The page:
Wednesday, October 03, 2012
Banned Books Week
I grew up with a father whose feelings on censorship boiled down to one sentence. "If someone tries to ban a book or tells me I am not allowed to read it I immediately go buy a copy and read it." In my own childhood I remember the debate about a book of Uncle Remus stories he bought for me as a young child. My mother banned it from her house because of the racial overtones and the colloquial speech she thought was a terrible grammatical example. I had to keep it at my father's house. I can remember many weeks enjoying sitting with him while he read to me of the Tar Baby, the briar patch, and the antics and Brer Rabbit and his cohorts. It introduced me to the wonder that is folklore and how people from different backgrounds may have similar themes in their stories but expressed differently. Plus there are some precious memories of reading with my dad.
It's already half way through the week but I'd like to draw attention to it anyway. It's dedicated to celebrating the freedom to read by drawing attention to those books that have faced documented challenges to remove them from library shelves or classrooms. There are several variations of lists of banned books.
The most challenged books of 2011
The most challenged books of the decade 2000-2009
The most challenged classics
As I look over the books on the list a certain themes jump out at me. I see an awful lot of books with stories involving characters with messy lives. Guess what. Life is messy. Even if you go looking for a fairy tale ending in your reading the characters face some pretty awful situations. It's part of what makes that happy ending so gratifying. If it's a book without a particularly happy ending it may just be making some important social commentary. How many people pick up a book to read with a story that goes like this, "Once upon a time there was a perfectly happy person with not a care in the world. Her life was completely joyous and fulfilling in every way and she never had any hard times. She met the perfect man. They had 2 perfect children. When they reached the ripe old age of 105 they died in each other's arms in their sleep." Really? Would that sell? There's no tension. Tension is what makes a story. Sometimes that tension is ugly. Think of our own lives. The hard times have been ugly. Sometimes we have responded well and other times we have responded shamefully....because we are human. Even Superman has kryptonite. When you read a novel or even a memoir I'm willing to bet you want to read about human beings who face real life situations, not who lived charmed lives.
I also see books that may espouse viewpoints that differ from the majority whether it's a political, religious, or cultural value. I tend to think it's good to at least occasionally read opinions that challenge our own. It stretches us to consider why we hold the belief we do. Self-examination is a good thing. If we are intellectually honest we can handle differing opinions, learn from them, and either have a stronger point from which to defend our views or...gasp...we may change our opinion in light of new information we never considered before.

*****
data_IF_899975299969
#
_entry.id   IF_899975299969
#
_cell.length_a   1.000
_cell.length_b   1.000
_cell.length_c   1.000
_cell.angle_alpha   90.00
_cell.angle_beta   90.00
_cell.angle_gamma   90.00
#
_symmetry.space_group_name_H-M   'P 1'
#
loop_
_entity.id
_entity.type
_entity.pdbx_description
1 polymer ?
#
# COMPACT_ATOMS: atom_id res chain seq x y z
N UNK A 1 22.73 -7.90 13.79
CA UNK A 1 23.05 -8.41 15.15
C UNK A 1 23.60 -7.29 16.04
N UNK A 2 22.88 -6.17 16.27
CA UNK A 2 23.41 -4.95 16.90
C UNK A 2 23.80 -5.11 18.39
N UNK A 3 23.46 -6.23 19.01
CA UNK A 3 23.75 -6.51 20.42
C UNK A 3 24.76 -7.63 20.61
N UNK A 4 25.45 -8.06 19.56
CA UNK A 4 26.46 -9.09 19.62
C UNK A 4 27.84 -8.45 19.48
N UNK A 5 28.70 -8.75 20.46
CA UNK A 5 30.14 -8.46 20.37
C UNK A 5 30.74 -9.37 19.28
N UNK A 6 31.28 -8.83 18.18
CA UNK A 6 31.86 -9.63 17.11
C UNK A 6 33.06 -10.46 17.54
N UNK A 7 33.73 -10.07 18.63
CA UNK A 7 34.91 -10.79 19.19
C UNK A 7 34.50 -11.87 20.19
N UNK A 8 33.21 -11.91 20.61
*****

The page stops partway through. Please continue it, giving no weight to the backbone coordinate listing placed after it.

Other books simply reflect the tines in which they were written or in which the story takes place. It's dishonest to pretend that racism, sexism, and other forms hatred don't exist and haven't been expressed in ugly terms in various times and places. If a story is set in those places or times it's appropriate to reflect it with accuracy. Why are certain prominent Holocaust survivors so vocal about remembering what happened? So they can wallow in bitterness? No, so those who would deny such atrocities occurred would be countered with first person accounts and the world would not forget so we may learn and not repeat that horrific chapter of history.
Does all this mean you have to love all the books on the list? No. I have by no means read all of them. I have read a great many. Some have become cherished to me. Others I really didn't enjoy at all. But I chose to read them and I formed my own opinion of them. I did not take the opinion of other people who were trying to decide whether or not I should have access to them at all. I was able to make that choice because I had access to the books either through a public or school library. I did not have to risk abuse or arrest because I chose to read books banned and removed from libraries and stores by some righteous reading brigade. You think that doesn't happen in the world? Go find a copy of Reading Lolita in Tehran.
I'd also suggest you find a book on one of the lists that you have never read before and settle in with a copy of it. Celebrate that you have the freedom to do so.